Solving Small Community Drinking Water Challenges


North Vancouver, BC    


Approximately 6 million Canadians are serviced by small drinking water systems, which are subject to 77% of the nation’s boil water advisories. After working with communities struggling with these issues, WSP approached researchers at RES’EAU-WaterNET to investigate and pilot test an innovative organics removal process researched at the University of British Columbia and specifically created for small and remote communities. The goal was to assess the viability of using a biologically-enhanced ion exchange media to remove organics from surface water. This approach would require little to no chemical addition, minimize the production of harmful wastewater, and reduce operator oversight by using natural biological processes. A ground-breaking treatment system, coined biological ion exchange (BIEX) was developed. It harnesses the source water’s natural biological elements to provide treatment. By combining a new treatment technology and a collaborative project implementation approach, this work culminated in the world’s first BIEX treatment plant and enabled the pilot community of Dzitl’lainli (Middle River), from the Tl’azt’en Nation in British Columbia, to lift its 14-year boil water advisory. Innovations developed and applied towards solving the water supply problems of the Middle River village can benefit numerous remote and small communities across Canada. The project was supported and funded by Indigenous Services Canada and the technological advances WSP led will ultimately improve environmental conditions and sustainability – alongside citizens’ lives, community, and prosperity. For the juror, the simple and affordable solution proposed in this project was technically ingenious. The members of the jury applauded the transformational nature of this solution, the close collaboration between all parties and respect for the community. They expressed how this project is a shining example of how the engineering sector should work with First Nations communities.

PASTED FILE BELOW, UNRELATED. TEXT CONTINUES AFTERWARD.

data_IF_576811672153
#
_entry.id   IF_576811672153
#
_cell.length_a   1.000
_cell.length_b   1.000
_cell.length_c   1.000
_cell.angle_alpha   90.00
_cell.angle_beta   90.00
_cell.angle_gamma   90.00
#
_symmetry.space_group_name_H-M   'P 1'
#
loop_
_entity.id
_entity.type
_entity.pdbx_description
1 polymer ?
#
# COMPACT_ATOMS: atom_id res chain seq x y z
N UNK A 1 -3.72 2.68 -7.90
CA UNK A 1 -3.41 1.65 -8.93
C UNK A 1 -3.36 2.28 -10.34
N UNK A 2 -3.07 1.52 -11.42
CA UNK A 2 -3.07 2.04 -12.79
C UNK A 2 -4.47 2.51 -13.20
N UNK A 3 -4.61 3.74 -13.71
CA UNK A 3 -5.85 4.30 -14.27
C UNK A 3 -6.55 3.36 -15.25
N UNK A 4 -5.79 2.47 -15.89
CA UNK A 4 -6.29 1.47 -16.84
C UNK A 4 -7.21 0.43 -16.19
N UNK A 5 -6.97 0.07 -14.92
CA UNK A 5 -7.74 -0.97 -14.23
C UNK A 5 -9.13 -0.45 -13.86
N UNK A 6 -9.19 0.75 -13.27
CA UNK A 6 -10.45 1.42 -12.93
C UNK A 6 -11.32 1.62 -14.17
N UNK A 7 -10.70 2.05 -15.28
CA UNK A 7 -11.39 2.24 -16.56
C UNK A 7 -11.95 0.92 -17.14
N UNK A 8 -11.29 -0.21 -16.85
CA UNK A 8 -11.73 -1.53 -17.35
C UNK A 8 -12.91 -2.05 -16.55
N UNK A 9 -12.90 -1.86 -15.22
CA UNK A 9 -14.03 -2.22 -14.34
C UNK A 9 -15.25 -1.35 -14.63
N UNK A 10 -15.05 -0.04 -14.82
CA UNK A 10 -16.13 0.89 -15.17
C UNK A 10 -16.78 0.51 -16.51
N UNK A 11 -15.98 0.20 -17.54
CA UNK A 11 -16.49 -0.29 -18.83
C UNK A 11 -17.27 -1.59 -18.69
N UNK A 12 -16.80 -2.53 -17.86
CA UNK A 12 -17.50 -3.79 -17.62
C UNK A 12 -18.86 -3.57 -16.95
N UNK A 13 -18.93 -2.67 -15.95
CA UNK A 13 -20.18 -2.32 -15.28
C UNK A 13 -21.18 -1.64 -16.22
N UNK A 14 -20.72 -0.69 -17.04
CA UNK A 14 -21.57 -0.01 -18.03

Press release
Canadian Consulting Engineer article